Tuesday, December 23, 2014

Mr. Turner (***)

Written and Directed by Mike Leigh


There isn't a single Mike Leigh film which doesn't feel like a passion project of his, and so it's almost surprising to learn that Mr. Turner is the film that he had hoped to make all his life. The film is about the last twenty-five years in the life of the brilliant, eccentric painter J.M.W. Turner. Leigh is such a spirited director, known for the Altman-like looseness to his films, so you wonder how the constraints that come with making a biopic would mesh with his usual freewheeling style. As Turner, Leigh enlisted the help of one of his regular cast of characters, Timothy Spall, a character actor who's unorthodox visage has often left him to play grotesque characters in Hollywood films, but Leigh has always seen him as something more. In Secrets & Lies and All or Nothing, Leigh envisioned Spall as more of an everyman, giving the talented actor some of the best roles of his career. None of those roles match the magnitude of Mr. Turner, though. Like all of Leigh's period pieces, there's an attention to detail that is unrivaled, and a trust placed in the actors that allows the settings to truly come alive. Leigh's process is well-known, and his craftiness has made some of the most beautiful, exciting films of the last quarter-century. Mr. Turner, his true passion project, is a sentimental love letter to a favorite artist, but it's still got all of the director's splendid calling cards.

Monday, December 15, 2014

Inherent Vice (****)

Written for the Screen and Directed by Paul Thomas Anderson


There are logistical reasons why famed post-modernist writer Thomas Pynchon hasn't had any movies made from his novels until now. His books are all about mood and feeling, wondrous prose surrounding characters that are more like caricature. He's a pure writer, not bending to the stringent rules of narrative, and certainly not writing with a film adaptation in mind. Only Paul Thomas Anderson, our generation's greatest filmmaker, can really speak to have the proper combination of skill and ego - as both a screenwriter and a director - to even attempt it, and how luck for us that he did. Inherent Vice is a drug-fueled mystery without much solution, a stoner noir that both nails every rule of the genre while also defying them. It's romantic view of a fictionalized California at the end of the groovy 1960's is grand, percolating with odd details and visualizations of the arduous death of the Hippie Era. Anderson's incredibly faithful adaptation slims Pynchon's novel to its essentials, but more importantly, it captures the enigmatic feel that Pynchon creates: the thin line between paranoia created from legitimate means and the kind created by smoking too much weed. This is probably the most anticipated meeting of auteur filmmaker and brilliant novelist we've seen since Stanley Kubrick decided to tackle Anthony Burgess' A Clockwork Orange, and Anderson, always the show-off, proves why he is just the man for the job.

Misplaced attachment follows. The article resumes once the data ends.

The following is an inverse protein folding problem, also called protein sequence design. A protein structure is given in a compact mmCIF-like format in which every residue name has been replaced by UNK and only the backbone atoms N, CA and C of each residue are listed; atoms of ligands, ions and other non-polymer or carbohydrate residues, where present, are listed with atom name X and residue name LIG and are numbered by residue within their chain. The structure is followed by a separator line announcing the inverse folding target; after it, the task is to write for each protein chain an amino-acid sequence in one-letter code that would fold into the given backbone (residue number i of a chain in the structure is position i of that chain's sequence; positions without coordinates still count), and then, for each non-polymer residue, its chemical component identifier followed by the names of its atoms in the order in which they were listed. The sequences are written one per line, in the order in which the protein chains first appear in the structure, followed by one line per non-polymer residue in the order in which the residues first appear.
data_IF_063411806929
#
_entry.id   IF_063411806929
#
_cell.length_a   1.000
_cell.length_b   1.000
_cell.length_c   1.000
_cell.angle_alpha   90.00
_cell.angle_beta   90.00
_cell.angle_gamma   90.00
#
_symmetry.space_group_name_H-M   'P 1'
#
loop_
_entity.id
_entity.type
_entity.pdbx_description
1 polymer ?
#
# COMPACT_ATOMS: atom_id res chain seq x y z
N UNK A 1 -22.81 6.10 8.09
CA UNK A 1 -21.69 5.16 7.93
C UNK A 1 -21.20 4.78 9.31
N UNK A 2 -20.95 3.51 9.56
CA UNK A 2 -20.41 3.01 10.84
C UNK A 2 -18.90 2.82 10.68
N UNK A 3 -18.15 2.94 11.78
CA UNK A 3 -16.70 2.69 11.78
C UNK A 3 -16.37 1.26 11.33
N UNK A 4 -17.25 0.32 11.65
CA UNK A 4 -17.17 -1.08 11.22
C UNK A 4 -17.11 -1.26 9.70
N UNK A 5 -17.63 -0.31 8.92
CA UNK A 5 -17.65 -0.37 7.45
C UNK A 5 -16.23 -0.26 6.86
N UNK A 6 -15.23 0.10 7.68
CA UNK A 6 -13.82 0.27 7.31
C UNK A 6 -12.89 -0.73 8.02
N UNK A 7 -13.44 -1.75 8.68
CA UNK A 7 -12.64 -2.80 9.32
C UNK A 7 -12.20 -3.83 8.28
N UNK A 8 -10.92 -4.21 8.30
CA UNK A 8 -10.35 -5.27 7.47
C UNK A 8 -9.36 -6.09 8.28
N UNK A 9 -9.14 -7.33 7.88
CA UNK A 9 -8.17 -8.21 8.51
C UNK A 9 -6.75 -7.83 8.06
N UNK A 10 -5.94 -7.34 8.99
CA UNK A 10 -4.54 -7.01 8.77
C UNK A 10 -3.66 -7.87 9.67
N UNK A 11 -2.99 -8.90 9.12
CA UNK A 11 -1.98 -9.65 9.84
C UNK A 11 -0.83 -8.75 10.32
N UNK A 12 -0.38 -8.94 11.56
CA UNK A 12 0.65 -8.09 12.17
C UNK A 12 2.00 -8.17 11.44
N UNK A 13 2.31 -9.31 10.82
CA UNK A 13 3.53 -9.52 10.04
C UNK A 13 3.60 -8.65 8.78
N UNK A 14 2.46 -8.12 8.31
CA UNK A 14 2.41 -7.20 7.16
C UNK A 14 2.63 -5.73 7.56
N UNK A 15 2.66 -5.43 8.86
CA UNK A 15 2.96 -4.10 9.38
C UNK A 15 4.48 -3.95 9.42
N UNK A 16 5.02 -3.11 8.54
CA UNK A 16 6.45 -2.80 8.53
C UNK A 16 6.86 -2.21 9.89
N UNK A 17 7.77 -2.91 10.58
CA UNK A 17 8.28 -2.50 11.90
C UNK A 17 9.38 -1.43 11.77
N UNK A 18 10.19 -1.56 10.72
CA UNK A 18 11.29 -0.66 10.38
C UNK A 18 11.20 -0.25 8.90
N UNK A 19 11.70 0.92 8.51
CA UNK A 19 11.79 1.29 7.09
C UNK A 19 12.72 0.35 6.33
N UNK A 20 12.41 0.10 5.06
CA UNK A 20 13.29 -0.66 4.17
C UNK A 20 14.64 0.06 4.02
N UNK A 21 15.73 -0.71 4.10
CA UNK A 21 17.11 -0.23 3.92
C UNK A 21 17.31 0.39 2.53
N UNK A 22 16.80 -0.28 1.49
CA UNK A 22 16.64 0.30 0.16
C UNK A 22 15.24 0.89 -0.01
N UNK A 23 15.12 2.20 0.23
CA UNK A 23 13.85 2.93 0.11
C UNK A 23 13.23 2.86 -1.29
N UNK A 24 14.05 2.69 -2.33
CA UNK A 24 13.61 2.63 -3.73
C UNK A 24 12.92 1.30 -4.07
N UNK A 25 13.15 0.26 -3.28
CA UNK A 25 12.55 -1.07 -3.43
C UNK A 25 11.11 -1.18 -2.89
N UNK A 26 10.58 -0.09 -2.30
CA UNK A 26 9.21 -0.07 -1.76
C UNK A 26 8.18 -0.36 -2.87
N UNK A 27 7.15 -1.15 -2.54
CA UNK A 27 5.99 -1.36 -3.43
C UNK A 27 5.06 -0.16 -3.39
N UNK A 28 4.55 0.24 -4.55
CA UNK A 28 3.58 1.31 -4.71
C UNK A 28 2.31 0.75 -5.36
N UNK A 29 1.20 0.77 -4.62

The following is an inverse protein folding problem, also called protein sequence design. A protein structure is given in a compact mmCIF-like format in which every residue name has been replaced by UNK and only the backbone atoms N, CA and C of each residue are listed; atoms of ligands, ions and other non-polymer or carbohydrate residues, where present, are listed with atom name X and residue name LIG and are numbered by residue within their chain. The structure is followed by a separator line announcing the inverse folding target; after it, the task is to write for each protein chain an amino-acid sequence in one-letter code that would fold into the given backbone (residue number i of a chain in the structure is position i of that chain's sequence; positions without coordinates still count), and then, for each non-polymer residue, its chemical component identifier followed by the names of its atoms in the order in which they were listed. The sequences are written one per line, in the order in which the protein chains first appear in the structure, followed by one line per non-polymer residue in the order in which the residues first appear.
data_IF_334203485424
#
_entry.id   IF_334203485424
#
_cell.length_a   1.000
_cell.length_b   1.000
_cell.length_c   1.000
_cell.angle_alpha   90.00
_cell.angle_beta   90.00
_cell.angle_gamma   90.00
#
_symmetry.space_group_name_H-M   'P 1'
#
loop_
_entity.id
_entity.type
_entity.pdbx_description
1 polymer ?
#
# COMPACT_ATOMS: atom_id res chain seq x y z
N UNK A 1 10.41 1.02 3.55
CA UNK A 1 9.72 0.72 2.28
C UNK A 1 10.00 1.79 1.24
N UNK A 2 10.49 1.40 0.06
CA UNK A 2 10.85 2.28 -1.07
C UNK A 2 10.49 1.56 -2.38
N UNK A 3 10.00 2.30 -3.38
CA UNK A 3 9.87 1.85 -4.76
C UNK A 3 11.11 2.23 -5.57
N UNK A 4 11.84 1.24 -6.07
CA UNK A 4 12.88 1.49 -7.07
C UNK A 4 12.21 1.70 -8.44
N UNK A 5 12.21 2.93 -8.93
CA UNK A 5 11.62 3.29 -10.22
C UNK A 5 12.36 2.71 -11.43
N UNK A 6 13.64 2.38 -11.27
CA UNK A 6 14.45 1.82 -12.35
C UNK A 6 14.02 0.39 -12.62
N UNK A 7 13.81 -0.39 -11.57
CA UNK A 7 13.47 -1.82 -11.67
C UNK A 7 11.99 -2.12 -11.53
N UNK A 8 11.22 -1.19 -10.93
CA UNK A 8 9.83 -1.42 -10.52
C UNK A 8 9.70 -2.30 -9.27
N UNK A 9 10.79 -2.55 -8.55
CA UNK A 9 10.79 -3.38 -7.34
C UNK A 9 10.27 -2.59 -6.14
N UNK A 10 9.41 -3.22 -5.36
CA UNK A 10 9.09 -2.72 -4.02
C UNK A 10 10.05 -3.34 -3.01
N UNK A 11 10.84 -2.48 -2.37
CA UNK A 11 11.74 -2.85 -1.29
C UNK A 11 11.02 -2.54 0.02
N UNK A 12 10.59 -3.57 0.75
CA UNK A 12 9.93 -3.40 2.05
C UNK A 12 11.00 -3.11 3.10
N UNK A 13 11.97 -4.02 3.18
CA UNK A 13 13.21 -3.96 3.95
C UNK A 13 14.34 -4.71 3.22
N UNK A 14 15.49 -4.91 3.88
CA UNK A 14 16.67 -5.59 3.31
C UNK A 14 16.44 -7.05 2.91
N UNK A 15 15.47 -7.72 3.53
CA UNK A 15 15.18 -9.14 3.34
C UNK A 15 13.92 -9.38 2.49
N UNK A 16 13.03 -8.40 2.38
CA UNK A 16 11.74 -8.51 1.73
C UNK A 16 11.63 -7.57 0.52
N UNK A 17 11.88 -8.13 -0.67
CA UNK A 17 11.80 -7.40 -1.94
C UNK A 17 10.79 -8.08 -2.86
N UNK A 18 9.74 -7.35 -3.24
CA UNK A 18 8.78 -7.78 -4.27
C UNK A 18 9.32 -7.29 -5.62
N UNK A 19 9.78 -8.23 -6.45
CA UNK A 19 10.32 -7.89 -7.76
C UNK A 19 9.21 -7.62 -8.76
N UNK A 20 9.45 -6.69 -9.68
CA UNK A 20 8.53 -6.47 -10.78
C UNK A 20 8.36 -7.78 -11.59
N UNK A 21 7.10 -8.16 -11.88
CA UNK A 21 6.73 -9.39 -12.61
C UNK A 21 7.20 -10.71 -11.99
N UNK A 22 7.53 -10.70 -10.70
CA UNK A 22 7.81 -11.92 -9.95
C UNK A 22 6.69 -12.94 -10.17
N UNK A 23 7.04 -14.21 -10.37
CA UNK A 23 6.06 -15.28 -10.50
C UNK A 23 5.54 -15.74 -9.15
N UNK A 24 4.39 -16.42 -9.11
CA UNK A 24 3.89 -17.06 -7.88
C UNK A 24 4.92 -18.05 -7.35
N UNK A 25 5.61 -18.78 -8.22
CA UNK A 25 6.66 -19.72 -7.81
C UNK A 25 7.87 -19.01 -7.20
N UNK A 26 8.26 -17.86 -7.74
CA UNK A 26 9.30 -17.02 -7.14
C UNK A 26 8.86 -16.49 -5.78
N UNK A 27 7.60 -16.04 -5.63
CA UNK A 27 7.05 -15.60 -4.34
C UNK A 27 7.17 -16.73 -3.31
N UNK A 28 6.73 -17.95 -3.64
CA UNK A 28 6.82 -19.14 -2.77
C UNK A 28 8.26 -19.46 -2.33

Friday, December 12, 2014

Still Alice (**)

Written for the Screen and Directed by Richard Glatzer & Wash Westmoreland


Still Alice is Lifetime Channel-level melodrama. It's based on a Lisa Genova novel about an Ivy League linguistics professor who's life is dismantled by early onset Alzheimer's Disease. The story is ripe for tragedy and, directed by Richard Glatzer and Wash Westmoreland, it unfolds in a moment-by-moment sequence of an it-can-only-gets-worse downward spiral. All cinema is emotional manipulation, but Still Alice is a bit shameless in its pandering toward the weepy crowd. What helps the film rise above it's made-for-TV screenplay is its wonderful collection of performances. Robert Altman used to say that the actors are the most important artistic contribution to any film, and Still Alice shows this point in spades. The film is built around the performance of Julianne Moore, the titular Alice. Moore has always been just as good an actress as Meryl Streep, and twice as brave. She's spent twenty years being one of the most fearless actresses, testing her own mental, emotional and physical limits more than any other mainstream player, while still being one of the best pure performers. Moore's performance here is being talked openly as the frontrunner for the Best Actress Oscar coming up in February. My first thought when I think about that is that Moore has been much better in other films. My second thought is that few people are as talented to give a performance as good as hers is in Still Alice and it still be pretty low on her resumé.

Wednesday, December 10, 2014

Wild (***1/2)

Directed by Jean-Marc Vallée